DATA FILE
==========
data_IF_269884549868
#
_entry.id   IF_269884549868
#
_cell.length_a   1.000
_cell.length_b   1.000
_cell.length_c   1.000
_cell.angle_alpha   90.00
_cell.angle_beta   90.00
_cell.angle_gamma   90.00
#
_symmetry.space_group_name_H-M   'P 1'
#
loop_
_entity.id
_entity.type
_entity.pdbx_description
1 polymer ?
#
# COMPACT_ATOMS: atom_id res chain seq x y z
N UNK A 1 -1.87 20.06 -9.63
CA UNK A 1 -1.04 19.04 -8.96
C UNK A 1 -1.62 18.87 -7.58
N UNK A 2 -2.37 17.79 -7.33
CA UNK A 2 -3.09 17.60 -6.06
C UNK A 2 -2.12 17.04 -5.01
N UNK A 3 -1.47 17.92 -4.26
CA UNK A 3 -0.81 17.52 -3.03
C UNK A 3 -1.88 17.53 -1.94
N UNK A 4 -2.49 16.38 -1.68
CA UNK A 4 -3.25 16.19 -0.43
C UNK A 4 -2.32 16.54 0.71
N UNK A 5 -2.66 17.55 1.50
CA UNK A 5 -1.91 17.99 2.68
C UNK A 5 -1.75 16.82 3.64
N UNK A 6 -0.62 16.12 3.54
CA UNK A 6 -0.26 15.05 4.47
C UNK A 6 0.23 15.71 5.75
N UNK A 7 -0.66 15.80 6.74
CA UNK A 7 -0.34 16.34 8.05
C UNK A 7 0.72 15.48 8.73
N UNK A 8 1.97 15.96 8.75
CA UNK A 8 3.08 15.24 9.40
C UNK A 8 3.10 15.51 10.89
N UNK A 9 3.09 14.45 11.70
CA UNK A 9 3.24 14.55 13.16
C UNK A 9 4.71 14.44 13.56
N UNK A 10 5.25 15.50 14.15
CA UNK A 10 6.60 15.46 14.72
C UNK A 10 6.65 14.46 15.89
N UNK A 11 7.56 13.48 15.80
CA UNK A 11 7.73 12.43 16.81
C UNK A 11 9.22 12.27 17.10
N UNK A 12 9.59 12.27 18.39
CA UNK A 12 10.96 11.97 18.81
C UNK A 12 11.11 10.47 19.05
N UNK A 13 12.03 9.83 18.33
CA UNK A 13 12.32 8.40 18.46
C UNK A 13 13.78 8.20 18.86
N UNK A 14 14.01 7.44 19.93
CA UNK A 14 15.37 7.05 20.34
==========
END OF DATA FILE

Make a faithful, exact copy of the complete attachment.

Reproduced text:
data_IF_269884549868
#
_entry.id   IF_269884549868
#
_cell.length_a   1.000
_cell.length_b   1.000
_cell.length_c   1.000
_cell.angle_alpha   90.00
_cell.angle_beta   90.00
_cell.angle_gamma   90.00
#
_symmetry.space_group_name_H-M   'P 1'
#
loop_
_entity.id
_entity.type
_entity.pdbx_description
1 polymer ?
#
# COMPACT_ATOMS: atom_id res chain seq x y z
N UNK A 1 -1.87 20.06 -9.63
CA UNK A 1 -1.04 19.04 -8.96
C UNK A 1 -1.62 18.87 -7.58
N UNK A 2 -2.37 17.79 -7.33
CA UNK A 2 -3.09 17.60 -6.06
C UNK A 2 -2.12 17.04 -5.01
N UNK A 3 -1.47 17.92 -4.26
CA UNK A 3 -0.81 17.52 -3.03
C UNK A 3 -1.88 17.53 -1.94
N UNK A 4 -2.49 16.38 -1.68
CA UNK A 4 -3.25 16.19 -0.43
C UNK A 4 -2.32 16.54 0.71
N UNK A 5 -2.66 17.55 1.50
CA UNK A 5 -1.91 17.99 2.68
C UNK A 5 -1.75 16.82 3.64
N UNK A 6 -0.62 16.12 3.54
CA UNK A 6 -0.26 15.05 4.47
C UNK A 6 0.23 15.71 5.75
N UNK A 7 -0.66 15.80 6.74
CA UNK A 7 -0.34 16.34 8.05
C UNK A 7 0.72 15.48 8.73
N UNK A 8 1.97 15.96 8.75
CA UNK A 8 3.08 15.24 9.40
C UNK A 8 3.10 15.51 10.89
N UNK A 9 3.09 14.45 11.70
CA UNK A 9 3.24 14.55 13.16
C UNK A 9 4.71 14.44 13.56
N UNK A 10 5.25 15.50 14.15
CA UNK A 10 6.60 15.46 14.72
C UNK A 10 6.65 14.46 15.89
N UNK A 11 7.56 13.48 15.80
CA UNK A 11 7.73 12.43 16.81
C UNK A 11 9.22 12.27 17.10
N UNK A 12 9.59 12.27 18.39
CA UNK A 12 10.96 11.97 18.81
C UNK A 12 11.11 10.47 19.05
N UNK A 13 12.03 9.83 18.33
CA UNK A 13 12.32 8.40 18.46
C UNK A 13 13.78 8.20 18.86
N UNK A 14 14.01 7.44 19.93
CA UNK A 14 15.37 7.05 20.34